How to choose the right crystal and capacitors for your module design?

Some modules can be operated with or require adding an external crystal. To do so a suitable crystal needs to be chosen in accordance with load capacitors.

The crystal specification is usually given in the module's data sheet. See below screen shot as an example for the BL654 module.

Image removed.

Most important parameters are the frequency, its tolerance and the load capacitance. Make sure to select a crystal matching these parameters.

As mentioned above load capacitors needs to be added to allow the module's oscillator circuit work properly and precise. So, how do you know which capacitors to chose? The load capacitance is given in the crystal data sheet and the two capacitors C1 and C2 need to match this based on the below formular:

CL = (C1 * C2) / (C1 + C2) + Cstray

Cstray represents additional (parasitic) capacitance coming from the PCB traces plus the input capacitance contributed by the crystal oscillator pads of the module. The above table gives 4pF as input capacitance and we might want to guestimate 1-2pF as capacitance from the signal traces (this depends on the particular layout...).

A commonly stated rule of thumb is to start with two capacitors of twice the load capacitance of the crystal. Assuming a 12.5pF crystal this would be 25pF for C1, C2 and we get:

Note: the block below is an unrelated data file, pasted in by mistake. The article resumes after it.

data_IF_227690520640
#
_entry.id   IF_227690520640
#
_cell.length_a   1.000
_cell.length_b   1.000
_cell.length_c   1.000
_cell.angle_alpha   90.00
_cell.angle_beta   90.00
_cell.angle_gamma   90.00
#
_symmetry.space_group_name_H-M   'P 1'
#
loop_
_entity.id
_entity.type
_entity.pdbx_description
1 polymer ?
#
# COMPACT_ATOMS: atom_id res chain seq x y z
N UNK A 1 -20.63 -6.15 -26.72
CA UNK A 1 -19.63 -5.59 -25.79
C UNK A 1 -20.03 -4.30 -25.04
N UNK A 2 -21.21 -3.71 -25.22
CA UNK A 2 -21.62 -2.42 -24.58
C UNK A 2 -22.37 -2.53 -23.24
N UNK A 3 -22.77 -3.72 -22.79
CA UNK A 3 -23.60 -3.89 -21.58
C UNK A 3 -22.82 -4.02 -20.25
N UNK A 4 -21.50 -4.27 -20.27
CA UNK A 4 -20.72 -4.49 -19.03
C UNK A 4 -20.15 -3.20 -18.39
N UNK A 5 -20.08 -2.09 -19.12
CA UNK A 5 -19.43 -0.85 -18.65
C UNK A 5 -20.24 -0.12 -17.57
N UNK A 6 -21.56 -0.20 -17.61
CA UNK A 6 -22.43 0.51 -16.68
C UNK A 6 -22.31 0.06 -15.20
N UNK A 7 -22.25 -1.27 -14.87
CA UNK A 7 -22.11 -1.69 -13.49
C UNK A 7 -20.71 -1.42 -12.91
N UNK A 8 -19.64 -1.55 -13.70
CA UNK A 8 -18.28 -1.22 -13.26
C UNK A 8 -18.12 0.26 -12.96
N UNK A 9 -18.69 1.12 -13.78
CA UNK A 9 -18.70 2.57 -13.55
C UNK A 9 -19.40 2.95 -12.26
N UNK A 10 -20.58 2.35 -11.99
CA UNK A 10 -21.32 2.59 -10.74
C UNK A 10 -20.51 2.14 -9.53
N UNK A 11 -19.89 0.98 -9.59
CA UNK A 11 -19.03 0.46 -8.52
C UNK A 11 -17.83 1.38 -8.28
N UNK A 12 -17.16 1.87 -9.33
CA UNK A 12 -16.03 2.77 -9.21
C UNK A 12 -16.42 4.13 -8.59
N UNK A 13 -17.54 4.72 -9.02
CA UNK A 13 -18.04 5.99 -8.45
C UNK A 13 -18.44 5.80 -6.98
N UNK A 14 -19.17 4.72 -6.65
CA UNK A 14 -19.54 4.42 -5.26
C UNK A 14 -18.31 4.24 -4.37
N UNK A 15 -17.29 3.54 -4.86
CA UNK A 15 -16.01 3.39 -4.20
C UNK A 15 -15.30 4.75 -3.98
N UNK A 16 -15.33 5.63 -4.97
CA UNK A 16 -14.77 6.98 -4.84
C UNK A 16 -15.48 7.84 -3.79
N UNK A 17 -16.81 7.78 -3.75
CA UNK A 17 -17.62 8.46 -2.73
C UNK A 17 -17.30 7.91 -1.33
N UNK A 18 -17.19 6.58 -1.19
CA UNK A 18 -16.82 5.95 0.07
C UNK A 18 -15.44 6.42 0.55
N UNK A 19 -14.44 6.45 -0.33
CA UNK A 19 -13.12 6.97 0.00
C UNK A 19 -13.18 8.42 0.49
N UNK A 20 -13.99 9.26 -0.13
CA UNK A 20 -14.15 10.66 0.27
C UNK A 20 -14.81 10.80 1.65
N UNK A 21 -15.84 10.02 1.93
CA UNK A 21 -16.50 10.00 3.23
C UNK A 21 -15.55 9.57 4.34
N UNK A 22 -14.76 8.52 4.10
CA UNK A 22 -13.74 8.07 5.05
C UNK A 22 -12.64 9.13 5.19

CL = (25pF * 25pF) / (25pF + 25pF) + 5pF = 17.5pF

17.5pF would be significantly higher than the required 12.5pF. Lowering C1 and C2 to 15pF gives:

CL = (15pF * 15pF) / (15pF + 15pF) + 5pF = 12.5pF

However, we always need to find a compromise between calculated values and standard capacitor values as well as knowing the actual Cstray.

Another good rule of thumbs is:

C1, C2 = 2 * CL - 2 * Cstray

With CL=12.5pF and Cstray=5pF this formular gives us C1, C2 = 15pF, so pretty much the same as from the above equation.

Finally it is always recommended to verify the actual frequency of the crystal oscillator in the final design and adjust the capacitor values if needed. Measuring this directly at the crystal with e.g., an oscilloscope can be crucial since the probe will introduce an additional capacitive load to the oscillator, hence resulting in frequency deviation. A better approach might be to generate a clock output signal on some GPIO in software derived from the crystal oscillator and measure its frequency.

In case of questions, please contact the Laird support team.